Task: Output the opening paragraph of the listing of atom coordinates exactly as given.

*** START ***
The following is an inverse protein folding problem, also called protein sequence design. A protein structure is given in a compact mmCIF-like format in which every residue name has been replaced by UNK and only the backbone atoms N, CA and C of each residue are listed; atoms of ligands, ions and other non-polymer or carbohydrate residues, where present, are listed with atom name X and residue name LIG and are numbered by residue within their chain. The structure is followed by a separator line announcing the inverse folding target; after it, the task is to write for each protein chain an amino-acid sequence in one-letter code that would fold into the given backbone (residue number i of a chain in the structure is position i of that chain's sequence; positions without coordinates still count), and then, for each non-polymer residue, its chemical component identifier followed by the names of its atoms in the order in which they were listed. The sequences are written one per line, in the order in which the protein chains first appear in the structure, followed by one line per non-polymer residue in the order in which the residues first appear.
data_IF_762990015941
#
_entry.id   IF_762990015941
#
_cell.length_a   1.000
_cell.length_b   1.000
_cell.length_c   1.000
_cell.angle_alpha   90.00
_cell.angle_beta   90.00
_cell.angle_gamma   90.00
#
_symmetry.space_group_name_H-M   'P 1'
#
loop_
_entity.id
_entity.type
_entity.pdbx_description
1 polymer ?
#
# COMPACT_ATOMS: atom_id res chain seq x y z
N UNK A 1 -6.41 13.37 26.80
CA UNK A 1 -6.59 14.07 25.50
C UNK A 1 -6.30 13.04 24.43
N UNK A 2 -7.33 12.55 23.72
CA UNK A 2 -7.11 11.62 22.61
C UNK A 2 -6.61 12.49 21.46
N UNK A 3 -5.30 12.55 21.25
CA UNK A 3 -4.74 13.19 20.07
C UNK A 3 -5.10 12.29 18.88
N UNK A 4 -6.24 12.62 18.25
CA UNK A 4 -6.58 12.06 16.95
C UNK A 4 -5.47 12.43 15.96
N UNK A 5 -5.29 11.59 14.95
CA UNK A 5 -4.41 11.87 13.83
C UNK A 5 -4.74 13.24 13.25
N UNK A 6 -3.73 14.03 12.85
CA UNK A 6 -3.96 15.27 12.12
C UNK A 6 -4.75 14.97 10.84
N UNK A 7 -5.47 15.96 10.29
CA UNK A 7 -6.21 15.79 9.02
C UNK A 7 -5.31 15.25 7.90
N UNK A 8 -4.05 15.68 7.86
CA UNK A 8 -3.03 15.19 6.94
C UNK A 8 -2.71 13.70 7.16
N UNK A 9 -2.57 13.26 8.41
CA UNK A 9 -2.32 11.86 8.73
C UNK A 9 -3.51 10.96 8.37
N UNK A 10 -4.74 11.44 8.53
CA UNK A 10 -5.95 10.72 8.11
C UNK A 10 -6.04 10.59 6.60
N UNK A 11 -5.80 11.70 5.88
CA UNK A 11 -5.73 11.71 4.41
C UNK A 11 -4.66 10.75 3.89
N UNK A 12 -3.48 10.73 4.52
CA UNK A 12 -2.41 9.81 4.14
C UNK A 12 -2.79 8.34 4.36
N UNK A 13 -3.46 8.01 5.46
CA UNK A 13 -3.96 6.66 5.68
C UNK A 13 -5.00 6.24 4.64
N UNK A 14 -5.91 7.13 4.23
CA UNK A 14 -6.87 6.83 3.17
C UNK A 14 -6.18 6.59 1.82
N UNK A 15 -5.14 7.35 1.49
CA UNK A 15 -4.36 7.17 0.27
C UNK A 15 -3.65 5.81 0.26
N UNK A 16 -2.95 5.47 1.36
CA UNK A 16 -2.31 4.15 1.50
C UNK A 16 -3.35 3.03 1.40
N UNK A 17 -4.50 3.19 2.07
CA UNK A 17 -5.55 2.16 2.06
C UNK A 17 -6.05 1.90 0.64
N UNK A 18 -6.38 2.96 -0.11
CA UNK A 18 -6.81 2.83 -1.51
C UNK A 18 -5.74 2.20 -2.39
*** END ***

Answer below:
The following is an inverse protein folding problem, also called protein sequence design. A protein structure is given in a compact mmCIF-like format in which every residue name has been replaced by UNK and only the backbone atoms N, CA and C of each residue are listed; atoms of ligands, ions and other non-polymer or carbohydrate residues, where present, are listed with atom name X and residue name LIG and are numbered by residue within their chain. The structure is followed by a separator line announcing the inverse folding target; after it, the task is to write for each protein chain an amino-acid sequence in one-letter code that would fold into the given backbone (residue number i of a chain in the structure is position i of that chain's sequence; positions without coordinates still count), and then, for each non-polymer residue, its chemical component identifier followed by the names of its atoms in the order in which they were listed. The sequences are written one per line, in the order in which the protein chains first appear in the structure, followed by one line per non-polymer residue in the order in which the residues first appear.